Erik Satie (1866-1925)

A French composer whose importance lies more in the personal influence he had on his contemporaries than in his few compositions.  He was the counselor, before World War I, of the group of young composers in France who came to be known as "Les Six," a group which comprised Darius Milhaud, Arthur Honneger, Francis Poulenc, Georges Auric, Germain Tailleferre, and Louis Durey.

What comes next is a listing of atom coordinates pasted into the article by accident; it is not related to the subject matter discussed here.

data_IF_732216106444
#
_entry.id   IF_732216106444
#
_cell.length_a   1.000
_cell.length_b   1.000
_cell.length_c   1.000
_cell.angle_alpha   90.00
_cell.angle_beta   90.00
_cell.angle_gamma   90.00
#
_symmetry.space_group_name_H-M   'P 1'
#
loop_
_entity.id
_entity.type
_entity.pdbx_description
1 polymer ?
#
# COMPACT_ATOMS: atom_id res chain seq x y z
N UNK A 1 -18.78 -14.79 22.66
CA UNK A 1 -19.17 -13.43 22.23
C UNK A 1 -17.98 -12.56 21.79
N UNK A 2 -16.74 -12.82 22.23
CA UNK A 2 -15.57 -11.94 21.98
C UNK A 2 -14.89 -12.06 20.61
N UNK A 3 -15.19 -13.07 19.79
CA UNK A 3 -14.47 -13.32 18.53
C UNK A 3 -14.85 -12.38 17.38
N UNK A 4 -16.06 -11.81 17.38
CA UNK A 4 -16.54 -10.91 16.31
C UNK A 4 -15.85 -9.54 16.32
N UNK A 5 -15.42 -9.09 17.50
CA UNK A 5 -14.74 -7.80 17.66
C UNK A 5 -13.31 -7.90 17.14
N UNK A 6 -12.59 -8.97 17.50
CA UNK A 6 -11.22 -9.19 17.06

Satie's style can be characterized as one of complete simplicity.  He used the simplest harmonies, melodies, polyphonic textures, and formal structures.  There was no attempt to be profound.  This trend toward simplicity was the forerunner of the break with Romanticism and Impressionism and the gradual turn toward neoclassicism.  His utter disdain for the sentimental and pretentious was reflected in the titles he attached to many of his works.  These include "Cold Pieces," "Airs to Make One Flee," and "Three Pieces in the Shape of a Pear."  These, and "Gymnopédies" and "Gnossiennes," are among the best known of his works.